Jones, son of former National Basketball Association star Popeye Jones, also skated for Team U.S.A. in the 2014 IIHF World Championship and made the tournament’s All-Star team. He was also named best defenseman by the tournament’s directorate.

The U.S. team begins its 2015 quest for the gold May 1 against Finland, a game in which Jones could face goaltender Pekka Rinne, a Nashville teammate. Rinne was the 2014 tournament’s Most Valuable Player.

The 2015 U.S.A.-Finland game will be aired live on cable’s NBCSN at 10 a.m. All of the American squad’s games will be live-streamed for mobile devices, desktops and tablets via NBC Sports Live Extra.

The fourth player taken in the 2013 NHL Draft, Jones appeared in all 82 games for the Predators during the 2014-15 regular season. He tallied eight goals and 19 assists and had a plus/minus of plus-3.

He played in all six of the Pred’s first-round playoff games against the Chicago Blackhawks. He had no goals, four assists and was a minus-6. The Blackhawks eliminated the Predators four games to two.

But rather than go home to Plano, Texas, at the end of his National Hockey League season, Jones decided to head to the Czech Republic. He joins other NHLers  who are skating for their countries after their teams either failed to qualify for the playoffs or were eliminated in the first round.

Team Canada features an all-NHL roster that includes forwards  Sidney Crosby of the Pittsburgh Penguins,  Claude Giroux of the Philadelphia Flyers and Nathan MacKinnon of the Colorado Avalanche.

The U.S. roster is a mix of NHLers, American Hockey League players, and NCAA Division I college players including Boston University forward Jack Eichel, likely to be taken by the Buffalo Sabres with the second pick in the 2015 NHL Draft June 26-27.

NHL players joining Jones on the American squad includes forward Nick Bonino of the Vancouver Canucks, defenseman Torey Krug of the Boston Bruins, and defenseman Justin Faulk of the Carolina Hurricanes.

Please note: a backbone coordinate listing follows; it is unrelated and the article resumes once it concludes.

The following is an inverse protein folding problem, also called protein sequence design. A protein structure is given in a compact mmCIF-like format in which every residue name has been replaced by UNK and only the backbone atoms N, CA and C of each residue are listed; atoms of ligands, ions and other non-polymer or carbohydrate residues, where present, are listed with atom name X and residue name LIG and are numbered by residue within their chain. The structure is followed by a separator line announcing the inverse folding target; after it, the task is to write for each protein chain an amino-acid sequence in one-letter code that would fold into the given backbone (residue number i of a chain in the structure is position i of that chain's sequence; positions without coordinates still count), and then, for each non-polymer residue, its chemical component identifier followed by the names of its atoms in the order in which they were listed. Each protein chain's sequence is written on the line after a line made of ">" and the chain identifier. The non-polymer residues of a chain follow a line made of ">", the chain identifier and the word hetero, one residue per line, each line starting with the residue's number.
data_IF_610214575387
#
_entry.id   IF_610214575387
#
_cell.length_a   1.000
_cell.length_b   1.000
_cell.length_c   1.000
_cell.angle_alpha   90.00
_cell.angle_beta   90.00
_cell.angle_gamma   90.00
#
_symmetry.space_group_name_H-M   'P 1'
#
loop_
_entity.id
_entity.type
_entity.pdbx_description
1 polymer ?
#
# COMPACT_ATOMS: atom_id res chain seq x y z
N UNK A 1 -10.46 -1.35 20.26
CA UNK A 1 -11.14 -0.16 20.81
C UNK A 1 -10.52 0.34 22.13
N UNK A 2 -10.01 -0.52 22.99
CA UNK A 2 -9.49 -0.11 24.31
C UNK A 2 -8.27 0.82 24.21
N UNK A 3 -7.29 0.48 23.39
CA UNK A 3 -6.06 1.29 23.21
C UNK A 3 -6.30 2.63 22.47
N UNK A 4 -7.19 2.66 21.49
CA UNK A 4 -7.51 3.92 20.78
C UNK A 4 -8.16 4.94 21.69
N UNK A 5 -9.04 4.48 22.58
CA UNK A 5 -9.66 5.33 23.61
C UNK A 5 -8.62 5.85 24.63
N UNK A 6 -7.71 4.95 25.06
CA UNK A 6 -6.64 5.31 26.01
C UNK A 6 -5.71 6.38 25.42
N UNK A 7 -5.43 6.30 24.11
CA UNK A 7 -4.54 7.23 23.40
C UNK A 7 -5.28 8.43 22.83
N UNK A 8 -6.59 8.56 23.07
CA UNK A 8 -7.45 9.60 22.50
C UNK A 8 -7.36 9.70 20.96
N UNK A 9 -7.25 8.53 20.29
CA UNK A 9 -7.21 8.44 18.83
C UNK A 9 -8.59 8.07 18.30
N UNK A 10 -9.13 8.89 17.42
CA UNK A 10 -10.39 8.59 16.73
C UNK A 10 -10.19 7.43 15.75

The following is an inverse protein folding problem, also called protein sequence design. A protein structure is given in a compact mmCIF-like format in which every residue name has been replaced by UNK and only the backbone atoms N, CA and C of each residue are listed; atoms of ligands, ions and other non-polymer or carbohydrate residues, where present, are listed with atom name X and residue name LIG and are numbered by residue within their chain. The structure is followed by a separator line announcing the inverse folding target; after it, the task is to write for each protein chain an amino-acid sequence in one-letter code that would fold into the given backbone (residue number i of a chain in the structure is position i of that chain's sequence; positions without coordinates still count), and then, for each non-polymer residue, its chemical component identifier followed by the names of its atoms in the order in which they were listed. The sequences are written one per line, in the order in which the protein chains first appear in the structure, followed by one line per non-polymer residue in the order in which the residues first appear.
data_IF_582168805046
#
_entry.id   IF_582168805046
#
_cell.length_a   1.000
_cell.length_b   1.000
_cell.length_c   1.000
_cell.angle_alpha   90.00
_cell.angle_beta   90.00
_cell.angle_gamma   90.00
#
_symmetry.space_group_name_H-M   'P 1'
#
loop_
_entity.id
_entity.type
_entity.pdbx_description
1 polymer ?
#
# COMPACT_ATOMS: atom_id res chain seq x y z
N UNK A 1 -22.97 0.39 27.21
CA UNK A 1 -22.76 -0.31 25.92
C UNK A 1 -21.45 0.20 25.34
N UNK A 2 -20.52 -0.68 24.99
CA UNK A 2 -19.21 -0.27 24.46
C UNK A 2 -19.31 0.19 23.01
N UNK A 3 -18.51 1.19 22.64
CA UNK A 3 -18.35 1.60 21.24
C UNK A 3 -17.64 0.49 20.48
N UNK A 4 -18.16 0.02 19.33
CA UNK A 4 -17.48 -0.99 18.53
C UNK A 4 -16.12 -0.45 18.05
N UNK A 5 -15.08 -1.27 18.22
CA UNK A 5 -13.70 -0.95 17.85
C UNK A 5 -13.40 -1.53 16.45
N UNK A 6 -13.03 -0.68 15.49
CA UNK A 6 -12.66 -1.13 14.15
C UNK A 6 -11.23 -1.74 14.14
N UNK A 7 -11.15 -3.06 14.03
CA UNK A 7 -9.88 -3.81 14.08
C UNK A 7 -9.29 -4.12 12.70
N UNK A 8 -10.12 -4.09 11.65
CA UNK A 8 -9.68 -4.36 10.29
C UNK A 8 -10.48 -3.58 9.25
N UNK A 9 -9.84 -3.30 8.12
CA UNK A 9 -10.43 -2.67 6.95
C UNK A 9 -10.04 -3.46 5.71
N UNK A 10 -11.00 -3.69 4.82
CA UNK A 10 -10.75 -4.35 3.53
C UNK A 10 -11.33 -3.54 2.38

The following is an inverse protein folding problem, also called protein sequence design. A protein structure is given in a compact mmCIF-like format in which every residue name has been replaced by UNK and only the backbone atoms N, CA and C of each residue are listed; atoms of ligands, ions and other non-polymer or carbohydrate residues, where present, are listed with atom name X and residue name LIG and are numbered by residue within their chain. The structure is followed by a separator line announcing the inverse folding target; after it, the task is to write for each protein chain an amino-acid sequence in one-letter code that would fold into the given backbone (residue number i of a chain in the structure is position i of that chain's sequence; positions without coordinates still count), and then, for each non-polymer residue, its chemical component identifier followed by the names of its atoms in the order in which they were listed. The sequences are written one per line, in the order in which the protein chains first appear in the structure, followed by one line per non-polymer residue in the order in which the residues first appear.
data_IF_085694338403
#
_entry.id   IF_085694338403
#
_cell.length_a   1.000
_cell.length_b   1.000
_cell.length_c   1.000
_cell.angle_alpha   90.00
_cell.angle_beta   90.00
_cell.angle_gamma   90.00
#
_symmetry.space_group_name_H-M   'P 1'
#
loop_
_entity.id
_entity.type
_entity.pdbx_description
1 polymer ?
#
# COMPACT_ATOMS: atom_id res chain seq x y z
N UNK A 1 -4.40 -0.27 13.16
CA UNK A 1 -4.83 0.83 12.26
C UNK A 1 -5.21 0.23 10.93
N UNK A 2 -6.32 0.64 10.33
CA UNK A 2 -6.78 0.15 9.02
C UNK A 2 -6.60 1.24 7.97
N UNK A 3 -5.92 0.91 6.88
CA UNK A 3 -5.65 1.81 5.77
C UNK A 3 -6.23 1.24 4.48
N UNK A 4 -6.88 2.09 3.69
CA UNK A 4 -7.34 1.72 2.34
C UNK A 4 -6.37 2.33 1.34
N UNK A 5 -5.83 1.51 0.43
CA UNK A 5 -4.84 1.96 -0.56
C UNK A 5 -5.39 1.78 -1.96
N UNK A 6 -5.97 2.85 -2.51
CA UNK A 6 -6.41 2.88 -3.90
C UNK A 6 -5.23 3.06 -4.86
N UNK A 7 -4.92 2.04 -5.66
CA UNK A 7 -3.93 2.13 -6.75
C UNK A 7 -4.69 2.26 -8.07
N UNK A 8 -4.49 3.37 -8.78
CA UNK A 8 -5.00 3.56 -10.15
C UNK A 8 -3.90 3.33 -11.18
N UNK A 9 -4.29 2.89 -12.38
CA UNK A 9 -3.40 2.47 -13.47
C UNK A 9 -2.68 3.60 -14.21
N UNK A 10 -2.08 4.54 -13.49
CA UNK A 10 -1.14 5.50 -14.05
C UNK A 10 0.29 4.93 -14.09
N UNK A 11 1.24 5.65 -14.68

NHL head coaching diversity down to zero as Flyers fire Craig Berube

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And then there were none.

The number of minority head coaches in the National Hockey League zeroed out Friday when the Philadelphia Flyers did the expected and fired Craig Berube after the team failed to make the Stanley Cup Playoffs.

Ted Nolan, left, and  Craig Berube, were the NHL's only minority head coaches. Both have been fired.(Photo/Philadelphia Flyers).

Ted Nolan, left, and Craig Berube, were the NHL’s only minority head coaches. Both have been fired.(Photo/Philadelphia Flyers).

Berube, who is part Cree, joins former Buffalo Sabres Head Coach Ted Nolan, who’s Ojibwe, on the unemployment line. The two made history in November 2013 when they became the first two First Nations members to coach against each other in an NHL game.

“Do I think he did a good job last year? Yes,” Flyers General Manager Ron Hextall said of Berube. “And this year things didn’t go so well. So you take the whole piece of the pie. I don’t think you can evaluate a coach on 20 or 40 games; you have to evaluate him on the whole ball of wax. We felt over two seasons that a change was needed.”

The Flyers tapped Berube, 49, to replace Head Coach Peter Laviolette in October 2013.  About a month later, Buffalo brought Nolan back for a second stint behind the Sabres bench.

Now the two have received their walking papers nearly a week apart. Neither firing was unexpected. Flyers management felt it had a playoff-caliber roster. But the team finished sixth in the NHL’s Metropolitan Division with a 33-31-18 record that wasn’t Stanley Cup Playoffs-worthy.

Philadelphia Flyers let Head Coach Craig Berube go after two season behind the bench.

Philadelphia Flyers let Head Coach Craig Berube go after two season behind the bench.

The team was plagued by inconsistent play – world-beaters against top-tier NHL teams, doormats against lesser opponents – and some questionable coaching decisions. Berube mismanaged goaltender Steve Mason, arguably the Flyers’ best player in 2014-15. Berube appeared to rush Mason back between the pipes early after the goalie suffered injuries.

Nolan’s canning wasn’t a shocker but the rationale for it was. The Sabres, at 23-51-8, had the NHL’s worst record, a dubious distinction that now puts the team in the best position to land the first overall pick in June’s NHL Draft, which will likely be Erie Otters forward Connor McDavid.

After putting an underwhelming product on the ice, and after a season of fan and media talk about the Sabres tanking for the best shot at McDavid,  Buffalo General Manager Tim Murray said he let Nolan go because he thought the team was better than its record indicated.